Munich Concert Hall Competition


1st Prize project by Cukrowicz Nachbaur Architekten (image ©  Cukrowicz Nachbaur Architekten)

 

Until the early 1970s, architecture in Bavaria, and in Munich in particular, was not only viewed as traditional, but even leaving the impression to some as being ‘quaint.’ Then came the 1972 Olympic Games, which marked a watershed moment in design for that community. Not only was a contemporary solution for the site of the games implemented—the roof tensile structures designed by the German architect, Frei Otto was revolutionary—but a new cylindrical BMW Headquarters building arose nearby. Designed by the Austrian architect, Karl Schwarzer, as the result of an invited competition, the building became one of the city’s major landmarks—a prominent tower as arrival feature in a low-rise city.

 

Since then, numerous modern structures have appeared, both in the city itself and in the surrounding suburbs—the most prominent being Coop Himmelb(l)au’s BMW World in the city, Herzog de Meuron’s Allianz Arena in a nearby suburb, and Helmut Jahn’s new Munich Airport Terminal near Freising. Based on Munich’s long tradition as a center of music, especially opera, the city is finally moving forward with a new Concert Hall project, starting with a recently completed competition.

 

The Process

Supported by the State of Bavaria and coordinated by phase1 of Berlin, the competition was launched on 12 August 2016 and concluded with the selection of the winner and other premiated designs in late October 2017. It was an invited competition, with 35 participants in all—29 shortlisted from the RfQ and six preselected for participation in the design stage. The latter were:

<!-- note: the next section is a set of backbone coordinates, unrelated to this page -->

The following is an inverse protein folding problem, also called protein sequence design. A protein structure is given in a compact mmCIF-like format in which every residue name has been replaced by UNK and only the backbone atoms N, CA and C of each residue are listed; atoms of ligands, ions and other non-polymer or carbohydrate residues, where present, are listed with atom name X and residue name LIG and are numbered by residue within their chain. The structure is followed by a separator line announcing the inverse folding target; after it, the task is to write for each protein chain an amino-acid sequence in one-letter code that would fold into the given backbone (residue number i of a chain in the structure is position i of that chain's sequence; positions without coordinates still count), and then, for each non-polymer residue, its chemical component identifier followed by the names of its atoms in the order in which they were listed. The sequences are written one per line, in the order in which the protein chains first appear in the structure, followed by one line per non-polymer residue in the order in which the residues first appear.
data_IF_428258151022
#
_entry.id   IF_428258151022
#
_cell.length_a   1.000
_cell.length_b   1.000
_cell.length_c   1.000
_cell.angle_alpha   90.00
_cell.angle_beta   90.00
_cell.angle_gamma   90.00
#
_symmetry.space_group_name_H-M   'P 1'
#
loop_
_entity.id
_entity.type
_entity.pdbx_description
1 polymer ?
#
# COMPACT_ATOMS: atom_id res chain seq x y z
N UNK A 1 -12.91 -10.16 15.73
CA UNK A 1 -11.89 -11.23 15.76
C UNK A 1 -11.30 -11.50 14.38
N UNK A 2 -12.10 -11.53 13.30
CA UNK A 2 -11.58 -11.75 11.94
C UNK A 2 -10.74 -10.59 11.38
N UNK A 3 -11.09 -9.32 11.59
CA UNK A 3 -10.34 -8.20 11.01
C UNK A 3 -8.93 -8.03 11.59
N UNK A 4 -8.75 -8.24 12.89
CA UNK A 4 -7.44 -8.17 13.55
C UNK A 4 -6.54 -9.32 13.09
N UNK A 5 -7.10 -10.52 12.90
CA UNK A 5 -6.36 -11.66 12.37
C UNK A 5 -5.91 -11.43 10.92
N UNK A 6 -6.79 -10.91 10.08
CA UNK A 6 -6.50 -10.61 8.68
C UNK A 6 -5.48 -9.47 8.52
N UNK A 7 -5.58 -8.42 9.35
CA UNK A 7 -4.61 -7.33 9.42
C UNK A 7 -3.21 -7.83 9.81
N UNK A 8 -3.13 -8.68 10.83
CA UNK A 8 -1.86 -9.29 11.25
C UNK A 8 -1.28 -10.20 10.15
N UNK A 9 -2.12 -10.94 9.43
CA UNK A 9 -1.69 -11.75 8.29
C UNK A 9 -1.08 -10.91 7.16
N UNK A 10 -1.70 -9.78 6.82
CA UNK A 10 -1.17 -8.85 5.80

• Gehry Partners, LLP, Los Angeles
• gmp Architekten von Gerkan, Marg und Partner, Hamburg
• Henning Larsen Architects, Copenhagen/Munich
• Herzog & de Meuron, Munich
• Schultes Frank Architekten, Berlin
• Snøhetta, Oslo

 

When the final submissions were received, 31 of the 35 invitees responded with entries. For those designs which were premiated by the jury, the following compensation was available:

1st prize: EUR 125,000 (w/o VAT)
2nd prize: EUR 100,000 (w/o VAT)
3rd prize: EUR 75,000 (w/o VAT)
4th prize: EUR 60,000 (w/o VAT)
5th prize: EUR 40,000 (w/o VAT)
Recognitions (total) EUR 100,000 (w/o VAT)

 


1st Prize model (photo © Cukrowicz Nachbaur Architekten)

 

 

The professional architects on the jury panel were:

Prof. Markus Allmann, Munich
Ldt. BD Kurt Bachmann, Chief Building Director, Head State Building Office Munich 1